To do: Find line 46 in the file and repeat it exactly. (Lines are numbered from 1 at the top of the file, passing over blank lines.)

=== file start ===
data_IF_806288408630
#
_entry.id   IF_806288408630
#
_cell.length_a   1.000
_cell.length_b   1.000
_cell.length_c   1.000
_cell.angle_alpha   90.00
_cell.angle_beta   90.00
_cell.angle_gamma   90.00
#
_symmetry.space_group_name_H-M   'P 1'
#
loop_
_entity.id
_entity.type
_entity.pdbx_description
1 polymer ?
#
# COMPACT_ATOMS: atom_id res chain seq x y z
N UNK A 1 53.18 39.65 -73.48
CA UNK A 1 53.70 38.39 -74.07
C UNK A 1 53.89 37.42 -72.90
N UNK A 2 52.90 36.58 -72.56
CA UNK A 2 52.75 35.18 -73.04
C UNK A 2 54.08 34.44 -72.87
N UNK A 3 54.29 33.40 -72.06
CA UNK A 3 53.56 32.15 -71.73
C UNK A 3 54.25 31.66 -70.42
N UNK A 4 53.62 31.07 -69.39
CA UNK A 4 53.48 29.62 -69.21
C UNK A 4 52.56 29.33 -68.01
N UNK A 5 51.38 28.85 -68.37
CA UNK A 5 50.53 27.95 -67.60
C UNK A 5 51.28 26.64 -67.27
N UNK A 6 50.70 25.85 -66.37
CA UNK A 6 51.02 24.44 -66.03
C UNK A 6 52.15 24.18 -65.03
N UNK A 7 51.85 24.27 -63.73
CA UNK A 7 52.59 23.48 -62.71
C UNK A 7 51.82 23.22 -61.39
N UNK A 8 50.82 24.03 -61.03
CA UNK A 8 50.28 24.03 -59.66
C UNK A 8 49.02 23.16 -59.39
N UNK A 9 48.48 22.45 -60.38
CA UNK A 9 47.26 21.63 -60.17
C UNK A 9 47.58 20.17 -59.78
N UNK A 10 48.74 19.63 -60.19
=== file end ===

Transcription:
CA UNK A 9 47.26 21.63 -60.17